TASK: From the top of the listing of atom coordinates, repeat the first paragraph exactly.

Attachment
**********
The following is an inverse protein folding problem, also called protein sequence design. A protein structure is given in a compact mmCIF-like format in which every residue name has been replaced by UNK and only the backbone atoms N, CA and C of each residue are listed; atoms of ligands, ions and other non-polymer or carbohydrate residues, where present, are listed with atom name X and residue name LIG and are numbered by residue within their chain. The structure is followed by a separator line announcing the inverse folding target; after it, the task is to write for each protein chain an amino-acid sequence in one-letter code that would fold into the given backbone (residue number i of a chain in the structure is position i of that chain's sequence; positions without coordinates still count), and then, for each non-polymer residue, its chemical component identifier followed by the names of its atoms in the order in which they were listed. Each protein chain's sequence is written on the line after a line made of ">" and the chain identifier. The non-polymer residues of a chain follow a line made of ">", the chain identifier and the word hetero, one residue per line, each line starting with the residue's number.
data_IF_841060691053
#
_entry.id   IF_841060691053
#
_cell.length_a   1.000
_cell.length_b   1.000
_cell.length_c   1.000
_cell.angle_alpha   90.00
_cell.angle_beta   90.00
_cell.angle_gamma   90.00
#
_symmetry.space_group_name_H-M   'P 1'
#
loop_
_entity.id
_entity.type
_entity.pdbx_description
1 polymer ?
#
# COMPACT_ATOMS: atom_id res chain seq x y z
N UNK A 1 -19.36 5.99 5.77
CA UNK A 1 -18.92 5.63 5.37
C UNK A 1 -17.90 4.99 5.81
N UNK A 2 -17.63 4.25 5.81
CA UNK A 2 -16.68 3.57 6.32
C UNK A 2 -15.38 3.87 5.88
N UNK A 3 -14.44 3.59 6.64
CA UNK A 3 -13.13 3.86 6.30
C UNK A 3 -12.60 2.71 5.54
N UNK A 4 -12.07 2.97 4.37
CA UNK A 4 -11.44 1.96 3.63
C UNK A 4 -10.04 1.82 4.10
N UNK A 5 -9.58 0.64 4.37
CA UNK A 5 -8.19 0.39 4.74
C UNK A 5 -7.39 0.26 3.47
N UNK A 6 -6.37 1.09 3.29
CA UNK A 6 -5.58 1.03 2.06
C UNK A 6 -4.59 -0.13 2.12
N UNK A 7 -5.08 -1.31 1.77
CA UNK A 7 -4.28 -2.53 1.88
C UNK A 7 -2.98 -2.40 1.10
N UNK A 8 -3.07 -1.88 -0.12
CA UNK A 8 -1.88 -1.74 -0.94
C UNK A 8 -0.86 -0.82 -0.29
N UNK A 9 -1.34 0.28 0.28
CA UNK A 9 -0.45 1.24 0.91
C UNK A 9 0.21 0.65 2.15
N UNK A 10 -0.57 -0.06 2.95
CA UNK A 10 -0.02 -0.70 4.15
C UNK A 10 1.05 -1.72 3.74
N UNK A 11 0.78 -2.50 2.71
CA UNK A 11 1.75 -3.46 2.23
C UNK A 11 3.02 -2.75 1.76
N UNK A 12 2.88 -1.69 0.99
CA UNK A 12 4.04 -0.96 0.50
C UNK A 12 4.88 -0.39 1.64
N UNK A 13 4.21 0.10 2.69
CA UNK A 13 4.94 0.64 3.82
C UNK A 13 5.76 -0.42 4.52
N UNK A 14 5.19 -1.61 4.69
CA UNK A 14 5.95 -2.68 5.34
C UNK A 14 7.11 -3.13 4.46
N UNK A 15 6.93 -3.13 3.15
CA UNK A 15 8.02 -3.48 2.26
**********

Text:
The following is an inverse protein folding problem, also called protein sequence design. A protein structure is given in a compact mmCIF-like format in which every residue name has been replaced by UNK and only the backbone atoms N, CA and C of each residue are listed; atoms of ligands, ions and other non-polymer or carbohydrate residues, where present, are listed with atom name X and residue name LIG and are numbered by residue within their chain. The structure is followed by a separator line announcing the inverse folding target; after it, the task is to write for each protein chain an amino-acid sequence in one-letter code that would fold into the given backbone (residue number i of a chain in the structure is position i of that chain's sequence; positions without coordinates still count), and then, for each non-polymer residue, its chemical component identifier followed by the names of its atoms in the order in which they were listed. Each protein chain's sequence is written on the line after a line made of ">" and the chain identifier. The non-polymer residues of a chain follow a line made of ">", the chain identifier and the word hetero, one residue per line, each line starting with the residue's number.